By Maria Golovnina and Michael Georgy
TRIPOLI (Reuters) - Muammar Gaddafi's forces attacked two west Libyan towns, killing dozens while rebels were pinned down in the east and NATO tried to resolve a heated row over who should lead the Western air campaign.
With anti-Gaddafi rebels struggling to create a command structure than can capitalize on the air strikes against Libyan tanks and air defenses, Western nations have still to decide who will take over command once Washington pulls back.
The United States will cede control in days, President Barack Obama said, even as divisions in Europe fueled speculation that Washington would be forced to retain leadership of air patrols that will replace the initial bombardment.
"We anticipate this transition to take place in a matter of days and not in a matter of weeks," Obama, facing questions at home about the U.S. military getting bogged down in a third Muslim country, told a news conference on a visit to Chile.
In the first apparent air force casualty of the campaign, a U.S. F-15E crashed in Libya overnight and its two crew members were rescued, the U.S. military said. The crash was likely caused by mechanical failure and not hostile fire, it said.
In the latest fighting on Tuesday, Gaddafi's tanks shelled the rebel-held western city of Misrata and casualties included four children killed when their car was hit, residents said, adding the death toll for Monday had reached 40.
Residents painted a grim picture of the situation in Misrata which has been under siege by Gaddafi loyalists for weeks with doctors operating on people with bullet and shrapnel wounds in hospital corridors and tanks in the city center.
"The situation here is very bad. Tanks started shelling the town this morning," a resident, called Mohammed, told Reuters by telephone from outside the city's hospital, adding: "Snipers are taking part in the operation too. A civilian car was destroyed killing four children on board, the oldest is aged 13 years."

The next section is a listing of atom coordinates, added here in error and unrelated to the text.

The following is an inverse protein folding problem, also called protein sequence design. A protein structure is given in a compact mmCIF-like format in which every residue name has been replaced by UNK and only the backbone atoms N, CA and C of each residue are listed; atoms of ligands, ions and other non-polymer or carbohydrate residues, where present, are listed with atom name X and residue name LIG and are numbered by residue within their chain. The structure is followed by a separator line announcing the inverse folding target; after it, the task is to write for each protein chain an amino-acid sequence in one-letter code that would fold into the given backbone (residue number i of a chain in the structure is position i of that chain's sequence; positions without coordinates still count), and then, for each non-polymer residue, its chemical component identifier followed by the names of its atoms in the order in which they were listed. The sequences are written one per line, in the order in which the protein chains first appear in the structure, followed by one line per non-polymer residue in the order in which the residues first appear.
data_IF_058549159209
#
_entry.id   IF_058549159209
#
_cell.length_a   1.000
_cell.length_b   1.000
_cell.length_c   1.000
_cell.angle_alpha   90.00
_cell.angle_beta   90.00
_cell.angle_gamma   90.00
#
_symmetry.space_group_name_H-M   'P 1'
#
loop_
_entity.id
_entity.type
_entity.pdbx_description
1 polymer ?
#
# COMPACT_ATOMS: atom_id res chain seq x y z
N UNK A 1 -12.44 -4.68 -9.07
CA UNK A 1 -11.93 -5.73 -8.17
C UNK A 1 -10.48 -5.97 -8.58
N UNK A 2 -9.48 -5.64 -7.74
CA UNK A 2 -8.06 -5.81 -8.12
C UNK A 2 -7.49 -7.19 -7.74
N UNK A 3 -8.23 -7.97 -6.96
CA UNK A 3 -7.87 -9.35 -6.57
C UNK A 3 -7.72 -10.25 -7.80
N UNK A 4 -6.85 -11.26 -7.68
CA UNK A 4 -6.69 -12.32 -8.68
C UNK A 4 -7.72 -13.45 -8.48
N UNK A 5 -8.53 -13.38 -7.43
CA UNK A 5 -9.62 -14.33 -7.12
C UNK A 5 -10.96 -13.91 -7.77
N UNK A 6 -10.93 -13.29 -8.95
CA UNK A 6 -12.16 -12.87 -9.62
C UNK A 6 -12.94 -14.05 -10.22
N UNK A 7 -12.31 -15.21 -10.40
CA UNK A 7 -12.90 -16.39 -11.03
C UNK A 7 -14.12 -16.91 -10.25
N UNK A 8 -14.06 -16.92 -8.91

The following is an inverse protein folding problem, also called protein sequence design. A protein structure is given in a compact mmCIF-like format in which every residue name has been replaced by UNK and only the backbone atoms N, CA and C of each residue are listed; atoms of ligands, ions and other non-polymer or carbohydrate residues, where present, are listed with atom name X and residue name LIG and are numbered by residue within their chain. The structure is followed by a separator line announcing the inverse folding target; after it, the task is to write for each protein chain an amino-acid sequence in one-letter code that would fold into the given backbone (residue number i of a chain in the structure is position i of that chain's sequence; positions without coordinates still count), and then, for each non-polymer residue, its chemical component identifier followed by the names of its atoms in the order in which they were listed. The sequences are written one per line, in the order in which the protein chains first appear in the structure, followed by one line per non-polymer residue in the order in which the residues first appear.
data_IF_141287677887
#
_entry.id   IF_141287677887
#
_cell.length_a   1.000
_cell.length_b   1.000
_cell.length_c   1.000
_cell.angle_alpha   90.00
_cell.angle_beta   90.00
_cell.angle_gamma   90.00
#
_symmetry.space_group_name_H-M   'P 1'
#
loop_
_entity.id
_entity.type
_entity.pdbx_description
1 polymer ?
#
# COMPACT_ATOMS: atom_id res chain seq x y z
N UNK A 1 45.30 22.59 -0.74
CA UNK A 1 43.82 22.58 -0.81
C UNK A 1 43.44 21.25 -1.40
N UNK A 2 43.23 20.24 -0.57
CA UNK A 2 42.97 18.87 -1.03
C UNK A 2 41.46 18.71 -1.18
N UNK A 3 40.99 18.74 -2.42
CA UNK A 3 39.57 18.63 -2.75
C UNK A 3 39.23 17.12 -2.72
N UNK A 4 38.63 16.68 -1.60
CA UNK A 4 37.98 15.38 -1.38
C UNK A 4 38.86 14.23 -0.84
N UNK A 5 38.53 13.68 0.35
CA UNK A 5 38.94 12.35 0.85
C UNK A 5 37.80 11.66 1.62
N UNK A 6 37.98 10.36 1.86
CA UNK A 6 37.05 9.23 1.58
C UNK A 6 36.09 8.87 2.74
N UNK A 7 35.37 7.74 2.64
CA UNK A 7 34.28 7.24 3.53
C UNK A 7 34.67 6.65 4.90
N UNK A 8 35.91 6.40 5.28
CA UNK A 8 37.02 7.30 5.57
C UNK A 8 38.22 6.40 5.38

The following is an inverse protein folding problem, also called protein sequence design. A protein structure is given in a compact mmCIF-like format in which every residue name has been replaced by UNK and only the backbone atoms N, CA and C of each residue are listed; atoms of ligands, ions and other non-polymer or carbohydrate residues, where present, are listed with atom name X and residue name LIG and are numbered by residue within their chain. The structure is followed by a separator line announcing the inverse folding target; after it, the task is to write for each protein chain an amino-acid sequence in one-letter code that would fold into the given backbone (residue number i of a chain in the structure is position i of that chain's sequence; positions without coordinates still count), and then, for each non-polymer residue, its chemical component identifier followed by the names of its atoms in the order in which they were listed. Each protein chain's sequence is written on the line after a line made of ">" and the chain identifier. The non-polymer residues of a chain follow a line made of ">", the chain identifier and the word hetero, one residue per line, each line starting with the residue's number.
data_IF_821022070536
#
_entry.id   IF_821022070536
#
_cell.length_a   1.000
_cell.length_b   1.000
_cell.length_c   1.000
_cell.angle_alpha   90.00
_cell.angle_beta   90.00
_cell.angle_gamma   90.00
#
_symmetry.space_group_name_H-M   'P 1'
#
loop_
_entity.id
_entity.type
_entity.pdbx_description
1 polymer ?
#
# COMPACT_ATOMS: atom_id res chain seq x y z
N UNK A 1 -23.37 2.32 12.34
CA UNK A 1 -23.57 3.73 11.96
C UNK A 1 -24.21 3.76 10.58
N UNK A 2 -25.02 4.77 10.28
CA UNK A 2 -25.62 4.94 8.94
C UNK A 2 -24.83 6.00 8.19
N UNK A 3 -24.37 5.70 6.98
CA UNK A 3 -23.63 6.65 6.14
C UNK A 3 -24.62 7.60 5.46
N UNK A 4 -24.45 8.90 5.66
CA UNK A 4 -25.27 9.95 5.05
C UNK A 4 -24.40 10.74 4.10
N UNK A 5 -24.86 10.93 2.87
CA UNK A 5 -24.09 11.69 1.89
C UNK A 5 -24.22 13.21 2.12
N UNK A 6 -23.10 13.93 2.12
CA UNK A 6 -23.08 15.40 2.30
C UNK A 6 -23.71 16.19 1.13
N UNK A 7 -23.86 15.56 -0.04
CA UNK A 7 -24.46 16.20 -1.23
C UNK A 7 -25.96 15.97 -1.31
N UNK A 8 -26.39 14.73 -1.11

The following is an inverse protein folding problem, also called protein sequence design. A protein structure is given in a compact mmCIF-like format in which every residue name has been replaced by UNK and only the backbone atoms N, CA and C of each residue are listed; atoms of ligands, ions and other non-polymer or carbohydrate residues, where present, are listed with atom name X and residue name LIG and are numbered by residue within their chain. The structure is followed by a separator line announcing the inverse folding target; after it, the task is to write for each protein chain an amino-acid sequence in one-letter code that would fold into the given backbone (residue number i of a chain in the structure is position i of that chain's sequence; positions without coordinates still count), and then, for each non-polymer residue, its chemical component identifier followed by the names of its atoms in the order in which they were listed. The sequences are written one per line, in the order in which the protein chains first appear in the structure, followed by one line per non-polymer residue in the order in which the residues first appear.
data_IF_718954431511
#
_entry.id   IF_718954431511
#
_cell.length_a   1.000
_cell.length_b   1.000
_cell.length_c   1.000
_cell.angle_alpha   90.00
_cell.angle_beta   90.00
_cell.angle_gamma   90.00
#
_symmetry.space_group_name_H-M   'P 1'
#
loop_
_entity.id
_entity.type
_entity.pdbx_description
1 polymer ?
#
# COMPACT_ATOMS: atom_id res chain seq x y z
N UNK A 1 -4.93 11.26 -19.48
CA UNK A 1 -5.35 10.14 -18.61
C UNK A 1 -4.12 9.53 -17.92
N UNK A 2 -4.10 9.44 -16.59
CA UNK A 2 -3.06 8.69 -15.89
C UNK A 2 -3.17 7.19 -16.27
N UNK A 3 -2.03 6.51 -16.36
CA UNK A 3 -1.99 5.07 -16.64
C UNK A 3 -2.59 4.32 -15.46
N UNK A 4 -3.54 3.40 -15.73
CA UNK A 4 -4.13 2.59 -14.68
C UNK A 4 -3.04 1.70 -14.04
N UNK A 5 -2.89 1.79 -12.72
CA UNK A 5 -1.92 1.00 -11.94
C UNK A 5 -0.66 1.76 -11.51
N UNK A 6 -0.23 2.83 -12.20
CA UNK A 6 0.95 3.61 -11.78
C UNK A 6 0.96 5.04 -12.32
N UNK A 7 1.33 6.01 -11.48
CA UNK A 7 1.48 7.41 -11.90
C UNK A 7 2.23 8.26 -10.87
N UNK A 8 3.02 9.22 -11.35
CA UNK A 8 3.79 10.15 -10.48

REBELS PINNED DOWN IN EAST
Al Jazeera news network said Gaddafi forces were trying to seize the western rebel-held town of Zintan near the Tunisian border in an attack using heavy weapons. Residents had already fled the town center to seek shelter in mountain caves.
Security analysts say it is unclear what will happen if the Libyan leader digs in, especially since Western powers have made clear they would be unwilling to see Libya partitioned between a rebel-held east and Gaddafi-controlled west.
Rebels in east Libya were positioned just outside Ajdabiyah on Tuesday, making no further advance on the strategic town despite a third night of Western air strikes on the north African oil-producing state.
At the frontline in the desert scrub about 5 km (3 miles) outside the town located at the gateway to the rebel-held east, rebels said air strikes were helping cripple Gaddafi's heavy armor. But there was no sign of a swift drive forward.
When asked why rebel units had not advanced toward their objective, which is the eventual taking of Tripoli, Ahmed al-Aroufi, a rebel fighter at the frontline, told Reuters: "Gaddafi has tanks and trucks with missiles."
Commenting on the air campaign to protect civilians in this uprising against Gaddafi's 41-year rule, Aroufi said:
"We don't depend on anyone but God, not France or America. We started this revolution without them through the sweat of our own brow, and that is how we will finish it."
Echoing rebel opposition to any intervention by foreign ground forces, he said: "We need the no-fly zone for them to strike the heavy armor. But if they bring land forces we will leave Gaddafi alone and they will be our new target."
Washington, wary of being drawn into another war after long campaigns in Iraq and Afghanistan, has ruled out specific action to overthrow Gaddafi, though France said on Monday it hoped the Libyan government would collapse from within.